Lessons from Nebuchadnezzar Part 2 - My Quiet Cave Inc.

Posted by | July 12, 2013 | Stephen Albi | No Comments

There are often times when it feels like everything has collapsed.  It seems as though all upon which we have built our hope has crumbled beneath us; that all support is gone. This, more than ever, is when we need God.  He is our rock and fortress, an ever-present help in trouble (Ps. 46:1).

Yet suffering is never that easy.  We may understand that we need to rely on God, yet even when we cling close, suffering still hurts. We raise questions and search for meaning, assuming that information can bring us comfort.  “If I only knew why…” or “What is the reason for…” come to our minds. I have never found comfort in information for information cannot heal. If I had a solid concrete reason for my suffering, such as “the chemicals in my head are out of balance, thus causing me to feel the same chemical effect as guilt, fear or depression” my condition and experience of symptoms would not change.

We see this illustrated in the movie Batman Begins.  The main villain, Scarecrow, has weaponized a compound that induces panic, fear, and hallucinations when inhaled.  That information brings absolutely no comfort when someone has this compound sprayed in their face.  Likewise, when we can trace the reason for our suffering to even the most plausible explanations, our suffering is not relieved.

What all this means is that it is ok to hurt. Those of us who often support others through suffering need to hear this.  Our role is not to provide information or speculate the why behind suffering, but to be a comforting presence.  Once the suffering has past, then we can start to process the “why” but only with permission from the afflicted.  We do not read much about Nebuchadnezzar’s suffering, except that it is exactly what the Lord said would happen.  Perhaps there is little detail about his suffering to keep the reader from fixating on it.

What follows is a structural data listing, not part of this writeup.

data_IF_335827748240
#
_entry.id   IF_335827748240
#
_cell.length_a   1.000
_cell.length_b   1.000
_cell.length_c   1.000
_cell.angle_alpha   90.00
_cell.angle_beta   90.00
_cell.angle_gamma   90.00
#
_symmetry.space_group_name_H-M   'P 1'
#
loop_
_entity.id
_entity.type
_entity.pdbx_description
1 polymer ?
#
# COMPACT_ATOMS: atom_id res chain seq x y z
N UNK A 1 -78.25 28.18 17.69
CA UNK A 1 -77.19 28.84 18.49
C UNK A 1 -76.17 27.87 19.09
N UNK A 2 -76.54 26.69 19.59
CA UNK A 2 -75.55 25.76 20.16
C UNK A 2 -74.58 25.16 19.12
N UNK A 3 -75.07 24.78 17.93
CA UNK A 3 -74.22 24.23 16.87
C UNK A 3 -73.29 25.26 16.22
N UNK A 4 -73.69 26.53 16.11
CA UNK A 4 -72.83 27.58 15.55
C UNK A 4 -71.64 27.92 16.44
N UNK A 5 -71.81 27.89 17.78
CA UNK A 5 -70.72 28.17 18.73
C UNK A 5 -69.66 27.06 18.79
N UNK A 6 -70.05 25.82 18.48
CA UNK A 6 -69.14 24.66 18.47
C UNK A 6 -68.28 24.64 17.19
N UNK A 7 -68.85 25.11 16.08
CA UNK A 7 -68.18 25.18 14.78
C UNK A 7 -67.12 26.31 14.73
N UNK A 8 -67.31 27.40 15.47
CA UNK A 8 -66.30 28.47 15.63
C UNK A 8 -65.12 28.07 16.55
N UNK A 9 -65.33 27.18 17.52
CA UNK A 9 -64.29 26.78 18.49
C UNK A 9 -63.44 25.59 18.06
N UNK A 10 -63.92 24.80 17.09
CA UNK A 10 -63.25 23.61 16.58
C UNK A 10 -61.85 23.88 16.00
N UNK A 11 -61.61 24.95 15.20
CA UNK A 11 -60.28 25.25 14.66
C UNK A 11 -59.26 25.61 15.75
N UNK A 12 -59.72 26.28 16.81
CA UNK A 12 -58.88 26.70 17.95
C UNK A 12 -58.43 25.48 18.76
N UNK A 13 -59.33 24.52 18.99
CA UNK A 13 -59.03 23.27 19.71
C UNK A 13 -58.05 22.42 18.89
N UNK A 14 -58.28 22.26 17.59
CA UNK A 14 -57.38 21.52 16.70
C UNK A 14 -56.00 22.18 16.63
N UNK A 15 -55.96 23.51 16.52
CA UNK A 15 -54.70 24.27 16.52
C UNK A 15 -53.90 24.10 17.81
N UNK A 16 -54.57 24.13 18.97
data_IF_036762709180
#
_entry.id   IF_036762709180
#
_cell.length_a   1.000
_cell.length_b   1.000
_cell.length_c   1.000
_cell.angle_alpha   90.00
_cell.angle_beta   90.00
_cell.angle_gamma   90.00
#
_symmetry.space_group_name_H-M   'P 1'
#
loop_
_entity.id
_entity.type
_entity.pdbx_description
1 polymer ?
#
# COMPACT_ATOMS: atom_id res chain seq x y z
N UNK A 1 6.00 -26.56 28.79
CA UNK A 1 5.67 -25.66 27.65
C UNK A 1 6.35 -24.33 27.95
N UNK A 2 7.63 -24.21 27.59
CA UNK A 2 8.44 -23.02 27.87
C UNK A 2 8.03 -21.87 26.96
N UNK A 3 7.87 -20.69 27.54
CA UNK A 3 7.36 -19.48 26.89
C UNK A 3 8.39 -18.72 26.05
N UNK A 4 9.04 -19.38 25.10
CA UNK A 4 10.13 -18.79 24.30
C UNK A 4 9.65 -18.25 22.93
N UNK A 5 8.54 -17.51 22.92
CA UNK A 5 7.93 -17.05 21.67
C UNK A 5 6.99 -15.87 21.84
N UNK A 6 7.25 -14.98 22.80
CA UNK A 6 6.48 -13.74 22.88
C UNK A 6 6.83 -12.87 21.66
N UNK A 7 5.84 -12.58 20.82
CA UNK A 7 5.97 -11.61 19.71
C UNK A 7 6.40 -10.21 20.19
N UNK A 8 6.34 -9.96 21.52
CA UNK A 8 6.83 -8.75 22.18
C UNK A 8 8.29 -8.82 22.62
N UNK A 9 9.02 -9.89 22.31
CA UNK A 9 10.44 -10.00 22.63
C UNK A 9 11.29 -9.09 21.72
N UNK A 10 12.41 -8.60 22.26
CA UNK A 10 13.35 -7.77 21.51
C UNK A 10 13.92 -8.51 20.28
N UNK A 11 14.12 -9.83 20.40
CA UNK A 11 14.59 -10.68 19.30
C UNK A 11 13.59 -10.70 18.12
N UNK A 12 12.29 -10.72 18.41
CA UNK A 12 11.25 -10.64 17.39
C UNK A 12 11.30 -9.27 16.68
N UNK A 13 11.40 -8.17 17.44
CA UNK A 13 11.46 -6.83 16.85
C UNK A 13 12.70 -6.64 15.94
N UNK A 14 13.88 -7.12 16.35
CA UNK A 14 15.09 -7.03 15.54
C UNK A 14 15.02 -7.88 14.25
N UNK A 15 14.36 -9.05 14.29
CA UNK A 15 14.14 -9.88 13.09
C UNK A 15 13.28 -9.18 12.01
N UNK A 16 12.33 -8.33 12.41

Nebuchadnezzar was told by God, interpreted by Daniel (Dan 4:24-25) that he would be brought low.  The information was given to him clearly yet it did not lead to a change in heart or action. He still worshiped himself and reveled in the glory of his own work and sense of worth.  So God brought the dream to reality. After his humiliation, we read a prayer that reveals a different heart.

“At the end of the days I, Nebuchadnezzar, lifted my eyes to heaven, and my reason returned to me, and I blessed the Most High, and praised and honored him who lives forever,” (Dan. 4:34).  This idea was told to him from outside sources, but now it comes from within. He touched the stove and learned through pain that is was hot.  He continued in worship of himself, until the Lord brought him low.

A few things are brought up in this passage.

1. Suffering often cannot be relieved by information.

2. The best way to support someone going through mental distress is to be with them.

3. Only after the events have subsided, should we then look back and process what happened.

 

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